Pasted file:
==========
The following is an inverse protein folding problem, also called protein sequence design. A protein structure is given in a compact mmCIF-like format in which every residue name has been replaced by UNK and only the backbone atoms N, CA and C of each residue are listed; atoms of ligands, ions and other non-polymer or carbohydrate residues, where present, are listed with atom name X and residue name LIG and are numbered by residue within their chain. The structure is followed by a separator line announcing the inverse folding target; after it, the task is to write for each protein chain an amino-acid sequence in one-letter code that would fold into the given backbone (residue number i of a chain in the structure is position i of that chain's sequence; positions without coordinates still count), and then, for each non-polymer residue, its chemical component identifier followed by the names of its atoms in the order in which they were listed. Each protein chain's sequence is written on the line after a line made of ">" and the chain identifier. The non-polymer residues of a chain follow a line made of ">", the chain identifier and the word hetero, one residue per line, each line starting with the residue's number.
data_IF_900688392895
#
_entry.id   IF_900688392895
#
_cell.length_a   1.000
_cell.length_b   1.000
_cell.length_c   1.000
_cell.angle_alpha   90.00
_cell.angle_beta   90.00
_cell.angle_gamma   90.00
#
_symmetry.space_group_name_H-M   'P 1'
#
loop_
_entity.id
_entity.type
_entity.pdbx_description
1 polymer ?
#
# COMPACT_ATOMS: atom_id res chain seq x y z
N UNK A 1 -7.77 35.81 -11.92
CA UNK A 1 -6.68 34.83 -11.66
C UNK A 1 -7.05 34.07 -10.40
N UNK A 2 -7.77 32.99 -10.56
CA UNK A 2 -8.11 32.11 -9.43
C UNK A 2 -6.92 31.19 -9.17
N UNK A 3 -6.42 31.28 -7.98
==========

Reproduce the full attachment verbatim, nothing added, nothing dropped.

The following is an inverse protein folding problem, also called protein sequence design. A protein structure is given in a compact mmCIF-like format in which every residue name has been replaced by UNK and only the backbone atoms N, CA and C of each residue are listed; atoms of ligands, ions and other non-polymer or carbohydrate residues, where present, are listed with atom name X and residue name LIG and are numbered by residue within their chain. The structure is followed by a separator line announcing the inverse folding target; after it, the task is to write for each protein chain an amino-acid sequence in one-letter code that would fold into the given backbone (residue number i of a chain in the structure is position i of that chain's sequence; positions without coordinates still count), and then, for each non-polymer residue, its chemical component identifier followed by the names of its atoms in the order in which they were listed. Each protein chain's sequence is written on the line after a line made of ">" and the chain identifier. The non-polymer residues of a chain follow a line made of ">", the chain identifier and the word hetero, one residue per line, each line starting with the residue's number.
data_IF_900688392895
#
_entry.id   IF_900688392895
#
_cell.length_a   1.000
_cell.length_b   1.000
_cell.length_c   1.000
_cell.angle_alpha   90.00
_cell.angle_beta   90.00
_cell.angle_gamma   90.00
#
_symmetry.space_group_name_H-M   'P 1'
#
loop_
_entity.id
_entity.type
_entity.pdbx_description
1 polymer ?
#
# COMPACT_ATOMS: atom_id res chain seq x y z
N UNK A 1 -7.77 35.81 -11.92
CA UNK A 1 -6.68 34.83 -11.66
C UNK A 1 -7.05 34.07 -10.40
N UNK A 2 -7.77 32.99 -10.56
CA UNK A 2 -8.11 32.11 -9.43
C UNK A 2 -6.92 31.19 -9.17
N UNK A 3 -6.42 31.28 -7.98